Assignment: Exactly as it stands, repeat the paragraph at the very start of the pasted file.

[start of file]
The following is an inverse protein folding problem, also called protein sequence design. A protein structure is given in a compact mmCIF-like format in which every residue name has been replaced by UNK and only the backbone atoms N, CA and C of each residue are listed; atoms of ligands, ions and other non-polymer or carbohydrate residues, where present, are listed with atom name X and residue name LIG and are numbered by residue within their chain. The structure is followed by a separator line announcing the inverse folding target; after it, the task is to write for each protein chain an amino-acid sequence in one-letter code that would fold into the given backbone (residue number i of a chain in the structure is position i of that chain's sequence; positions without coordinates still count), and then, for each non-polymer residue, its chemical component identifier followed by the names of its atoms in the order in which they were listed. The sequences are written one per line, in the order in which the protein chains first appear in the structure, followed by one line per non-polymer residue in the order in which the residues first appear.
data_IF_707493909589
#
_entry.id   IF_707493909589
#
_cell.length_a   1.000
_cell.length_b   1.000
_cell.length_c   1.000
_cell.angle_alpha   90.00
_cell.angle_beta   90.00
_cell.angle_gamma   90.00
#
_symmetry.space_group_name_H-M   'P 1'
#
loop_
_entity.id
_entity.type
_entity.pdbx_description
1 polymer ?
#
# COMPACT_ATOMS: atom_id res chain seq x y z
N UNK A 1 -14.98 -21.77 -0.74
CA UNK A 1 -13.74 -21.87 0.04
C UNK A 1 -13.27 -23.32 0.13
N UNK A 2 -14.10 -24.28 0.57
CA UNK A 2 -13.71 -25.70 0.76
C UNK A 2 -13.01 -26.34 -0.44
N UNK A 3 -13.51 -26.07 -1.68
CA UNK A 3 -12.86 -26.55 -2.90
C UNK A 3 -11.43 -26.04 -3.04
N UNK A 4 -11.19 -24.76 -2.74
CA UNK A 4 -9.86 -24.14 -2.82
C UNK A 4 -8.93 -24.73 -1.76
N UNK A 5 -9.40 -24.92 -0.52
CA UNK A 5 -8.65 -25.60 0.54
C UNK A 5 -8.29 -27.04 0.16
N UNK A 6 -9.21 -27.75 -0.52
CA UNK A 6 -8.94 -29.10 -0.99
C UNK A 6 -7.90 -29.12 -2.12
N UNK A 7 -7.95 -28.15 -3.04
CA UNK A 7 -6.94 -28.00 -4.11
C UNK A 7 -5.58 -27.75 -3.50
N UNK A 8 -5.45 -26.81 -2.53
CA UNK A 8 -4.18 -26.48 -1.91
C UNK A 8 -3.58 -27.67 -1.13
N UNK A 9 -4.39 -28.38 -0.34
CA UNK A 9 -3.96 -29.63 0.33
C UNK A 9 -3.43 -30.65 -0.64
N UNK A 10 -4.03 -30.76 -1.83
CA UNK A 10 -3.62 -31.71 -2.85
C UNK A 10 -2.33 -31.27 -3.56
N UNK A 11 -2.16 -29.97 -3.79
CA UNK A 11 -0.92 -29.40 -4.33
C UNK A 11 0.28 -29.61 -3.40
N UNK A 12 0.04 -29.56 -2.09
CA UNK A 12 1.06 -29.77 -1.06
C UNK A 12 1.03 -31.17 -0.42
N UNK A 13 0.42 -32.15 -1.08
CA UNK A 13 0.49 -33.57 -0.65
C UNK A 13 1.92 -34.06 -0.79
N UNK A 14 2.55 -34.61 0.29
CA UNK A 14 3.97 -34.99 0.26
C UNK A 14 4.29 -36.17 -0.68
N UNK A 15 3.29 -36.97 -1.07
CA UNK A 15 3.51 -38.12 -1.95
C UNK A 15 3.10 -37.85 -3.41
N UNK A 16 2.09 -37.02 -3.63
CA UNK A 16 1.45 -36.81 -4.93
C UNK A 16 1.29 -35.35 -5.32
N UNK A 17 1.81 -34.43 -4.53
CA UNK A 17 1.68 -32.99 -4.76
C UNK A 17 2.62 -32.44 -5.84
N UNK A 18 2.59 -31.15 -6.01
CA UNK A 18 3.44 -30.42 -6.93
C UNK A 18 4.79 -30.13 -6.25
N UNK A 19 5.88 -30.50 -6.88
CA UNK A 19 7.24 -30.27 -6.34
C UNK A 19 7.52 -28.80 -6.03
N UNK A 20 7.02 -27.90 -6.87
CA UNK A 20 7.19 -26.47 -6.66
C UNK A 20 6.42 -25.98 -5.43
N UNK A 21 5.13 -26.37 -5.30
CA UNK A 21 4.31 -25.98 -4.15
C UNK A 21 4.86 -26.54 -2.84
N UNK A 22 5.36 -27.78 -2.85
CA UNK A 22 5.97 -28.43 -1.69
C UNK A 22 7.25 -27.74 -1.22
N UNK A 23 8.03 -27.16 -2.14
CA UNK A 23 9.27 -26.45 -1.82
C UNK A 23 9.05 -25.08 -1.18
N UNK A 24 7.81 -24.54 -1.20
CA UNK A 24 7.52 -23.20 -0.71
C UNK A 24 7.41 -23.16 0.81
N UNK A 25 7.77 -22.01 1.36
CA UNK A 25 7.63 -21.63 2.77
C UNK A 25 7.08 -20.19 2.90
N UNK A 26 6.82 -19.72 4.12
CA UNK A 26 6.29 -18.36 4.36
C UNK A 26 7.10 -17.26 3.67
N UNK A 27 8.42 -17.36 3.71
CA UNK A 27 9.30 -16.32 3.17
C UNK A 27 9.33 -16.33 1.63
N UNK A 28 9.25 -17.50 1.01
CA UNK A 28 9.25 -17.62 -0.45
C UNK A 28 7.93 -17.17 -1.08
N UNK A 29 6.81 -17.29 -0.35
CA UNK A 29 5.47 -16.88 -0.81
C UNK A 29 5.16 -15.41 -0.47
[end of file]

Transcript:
The following is an inverse protein folding problem, also called protein sequence design. A protein structure is given in a compact mmCIF-like format in which every residue name has been replaced by UNK and only the backbone atoms N, CA and C of each residue are listed; atoms of ligands, ions and other non-polymer or carbohydrate residues, where present, are listed with atom name X and residue name LIG and are numbered by residue within their chain. The structure is followed by a separator line announcing the inverse folding target; after it, the task is to write for each protein chain an amino-acid sequence in one-letter code that would fold into the given backbone (residue number i of a chain in the structure is position i of that chain's sequence; positions without coordinates still count), and then, for each non-polymer residue, its chemical component identifier followed by the names of its atoms in the order in which they were listed. The sequences are written one per line, in the order in which the protein chains first appear in the structure, followed by one line per non-polymer residue in the order in which the residues first appear.